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Listening, Ancient and Modern

  • William Fitzgerald

Abstract

The purpose of this paper is to describe some aspects of the agenda of listening in the Western tradition. Ancient and modern versions of some of the myths of listening (Orpheus, the Sirens) are compared to illustrate what might be at stake in the activity of listening. A basic contrast is drawn between ancient rhetorical ideas of the power of music to affect the listener and the demand of instrumental music, from the late eighteenth century on, that we understand what the music wants of us. The paper continues with a discussion of some ancient ideas about philosophical listening, which precludes talking and is directed both inwards and outwards, and it ends with some suggestions about themes that a history of listening might pursue.

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1 Fredric Jameson, Signatures of the Visible (New York and London, 1990), 1.

2 Roland Barthes, ‘Listening’, The Responsibility of Forms: Critical Essays on Music, Art and Representation (New York, 1985), 245–60 (p. 259).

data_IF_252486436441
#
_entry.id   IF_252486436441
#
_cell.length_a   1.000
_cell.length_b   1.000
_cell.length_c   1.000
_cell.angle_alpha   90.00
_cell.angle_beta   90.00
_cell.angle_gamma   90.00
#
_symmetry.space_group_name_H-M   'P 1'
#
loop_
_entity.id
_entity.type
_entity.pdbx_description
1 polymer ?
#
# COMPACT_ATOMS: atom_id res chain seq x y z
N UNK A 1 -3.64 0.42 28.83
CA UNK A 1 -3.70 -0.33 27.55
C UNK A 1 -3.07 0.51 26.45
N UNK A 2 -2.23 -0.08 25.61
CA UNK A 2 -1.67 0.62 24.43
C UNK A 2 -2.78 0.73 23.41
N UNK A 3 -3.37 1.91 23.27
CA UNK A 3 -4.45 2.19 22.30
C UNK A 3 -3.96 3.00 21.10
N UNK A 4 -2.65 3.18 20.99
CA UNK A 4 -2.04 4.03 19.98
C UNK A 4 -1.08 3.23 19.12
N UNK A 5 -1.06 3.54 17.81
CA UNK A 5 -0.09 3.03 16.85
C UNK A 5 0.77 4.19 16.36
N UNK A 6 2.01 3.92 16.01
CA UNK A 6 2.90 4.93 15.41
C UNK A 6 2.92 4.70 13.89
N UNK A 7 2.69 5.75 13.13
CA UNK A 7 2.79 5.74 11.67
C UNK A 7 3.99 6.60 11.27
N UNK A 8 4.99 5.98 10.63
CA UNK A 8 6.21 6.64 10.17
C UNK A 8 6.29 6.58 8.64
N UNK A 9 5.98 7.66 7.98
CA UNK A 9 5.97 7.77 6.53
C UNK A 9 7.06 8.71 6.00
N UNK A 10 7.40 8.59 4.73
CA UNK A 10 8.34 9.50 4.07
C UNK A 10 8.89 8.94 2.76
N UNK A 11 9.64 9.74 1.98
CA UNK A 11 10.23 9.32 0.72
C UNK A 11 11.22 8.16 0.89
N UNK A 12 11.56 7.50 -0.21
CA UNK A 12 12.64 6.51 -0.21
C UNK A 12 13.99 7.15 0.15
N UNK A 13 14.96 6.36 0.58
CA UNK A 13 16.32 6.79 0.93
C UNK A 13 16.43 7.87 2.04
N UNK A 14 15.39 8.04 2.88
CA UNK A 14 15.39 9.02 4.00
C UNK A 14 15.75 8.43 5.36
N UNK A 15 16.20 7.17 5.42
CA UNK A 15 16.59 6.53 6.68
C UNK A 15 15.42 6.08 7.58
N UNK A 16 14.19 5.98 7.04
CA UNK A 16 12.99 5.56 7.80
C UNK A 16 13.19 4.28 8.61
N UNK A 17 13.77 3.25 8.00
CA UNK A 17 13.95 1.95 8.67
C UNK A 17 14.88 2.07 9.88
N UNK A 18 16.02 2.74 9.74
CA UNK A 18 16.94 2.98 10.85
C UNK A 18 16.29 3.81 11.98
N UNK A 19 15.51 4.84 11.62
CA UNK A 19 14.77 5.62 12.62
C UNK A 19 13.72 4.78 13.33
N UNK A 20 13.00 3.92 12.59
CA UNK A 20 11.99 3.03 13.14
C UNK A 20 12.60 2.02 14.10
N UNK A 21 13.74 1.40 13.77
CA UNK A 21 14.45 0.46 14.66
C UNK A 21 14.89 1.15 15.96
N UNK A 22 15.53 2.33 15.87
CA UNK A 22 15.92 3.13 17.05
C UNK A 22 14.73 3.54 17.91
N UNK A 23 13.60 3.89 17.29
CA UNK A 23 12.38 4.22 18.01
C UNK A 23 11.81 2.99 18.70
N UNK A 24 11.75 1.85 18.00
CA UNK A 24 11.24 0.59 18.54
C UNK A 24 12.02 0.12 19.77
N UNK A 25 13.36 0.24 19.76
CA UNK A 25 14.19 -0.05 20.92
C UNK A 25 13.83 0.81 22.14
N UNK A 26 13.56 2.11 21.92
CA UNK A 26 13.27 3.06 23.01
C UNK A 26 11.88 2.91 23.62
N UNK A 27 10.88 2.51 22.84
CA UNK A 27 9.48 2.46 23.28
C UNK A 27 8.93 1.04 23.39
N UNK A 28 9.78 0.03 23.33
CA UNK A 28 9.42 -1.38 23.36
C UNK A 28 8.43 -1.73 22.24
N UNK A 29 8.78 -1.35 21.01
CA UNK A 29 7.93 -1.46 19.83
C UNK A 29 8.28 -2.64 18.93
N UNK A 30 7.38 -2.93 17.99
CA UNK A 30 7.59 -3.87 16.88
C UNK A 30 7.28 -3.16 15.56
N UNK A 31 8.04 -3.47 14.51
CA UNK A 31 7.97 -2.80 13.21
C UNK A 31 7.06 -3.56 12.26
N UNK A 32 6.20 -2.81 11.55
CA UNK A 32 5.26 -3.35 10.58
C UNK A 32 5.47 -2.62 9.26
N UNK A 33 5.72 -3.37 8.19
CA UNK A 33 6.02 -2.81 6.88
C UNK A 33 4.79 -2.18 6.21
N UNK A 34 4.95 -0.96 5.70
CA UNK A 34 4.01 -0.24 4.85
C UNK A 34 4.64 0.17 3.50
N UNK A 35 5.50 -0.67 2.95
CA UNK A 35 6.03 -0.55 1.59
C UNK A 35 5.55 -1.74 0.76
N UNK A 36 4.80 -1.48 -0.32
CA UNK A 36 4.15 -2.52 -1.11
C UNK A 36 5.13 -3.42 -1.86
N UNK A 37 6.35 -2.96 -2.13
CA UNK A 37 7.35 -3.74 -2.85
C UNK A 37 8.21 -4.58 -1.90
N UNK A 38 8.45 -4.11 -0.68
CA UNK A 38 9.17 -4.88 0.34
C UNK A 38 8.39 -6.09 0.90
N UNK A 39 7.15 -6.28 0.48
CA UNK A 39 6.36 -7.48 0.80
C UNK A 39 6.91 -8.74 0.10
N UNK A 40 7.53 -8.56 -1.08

3 James H. Johnson, Listening in Paris: A Cultural History (Berkeley, CA, 1995).

4 Tom Gunning, ‘The Cinema of Attraction(s)’, Wide Angle, 8 (1986), 63–70.

6 The Works in Prose and Verse of Charles and Mary Lamb, ed. Thomas Hutchinson, 2 vols. (Oxford, 1924), i, 520–1.

5 Leo Tolstoy, The Kreutzer Sonata and Other Stories, trans. David McDuff (Harmondsworth, 1985), 97.

7 Blake Wilson, George Buelow and Peter Hoyt, ‘Rhetoric and Music’, The New Grove Dictionary of Music and Musicians, ed. Stanley Sadie (2nd edn, London, 2001), xxi, 260–75.

8 Bellamy Hosler, Changing Aesthetic Views of Instrumental Music in 18th Century Germany (Ann Arbor, MI, 1981), 204–9; Carl Dahlhaus, The Idea of Absolute Music (Chicago, IL, 1989), 78–87.

9 For ancient references to this story, see Martin West, Ancient Greek Music (Oxford, 1992), 31.

10 Versions can be found in Dio Chrysostom, Oration 1; Suda, s.v. ‘Timotheus’; and St Basil, To the Young Men, 8.7.8.

11 Translated by Howard Landman, <http://www.polyamory.org/~howard/Poetry/orpheus_index.html>.

13 Compare Apollonius, Argonautica, 901–2, for the Sirens’ forestalling of return and the ‘wasting’ that they cause.

12 See Erich Kaiser, ‘Odyssee-Szenen als Topoi’, Museum Helveticum, 21 (1964), 109–36.

14 Max Horkheimer and Theodor W. Adorno, Dialectic of Enlightenment: Philosophical Fragments, ed. Gunzelin Schmid Noerr, trans. Edmund Jephcott (Stanford, CA, 2002), 27.

15 Barthes, ‘Listening’, 257.

16 Barthes, ‘Listening’, 257.

17 Plutarch, De Audiendo: A Text and Commentary, ed. Brian Hillyard (New York, 1981), on 39E8.

18 Translations of Plutarch are taken from Plutarch's Moralia, trans. Frank Babbitt et al., 16 vols. (London, etc., 1927–2004), i.

19 Stephen Greenblatt, Shakespearean Negotiations: The Circulation of Social Energy in Renaissance England (Oxford, 1988), 1.

Listening, Ancient and Modern

  • William Fitzgerald

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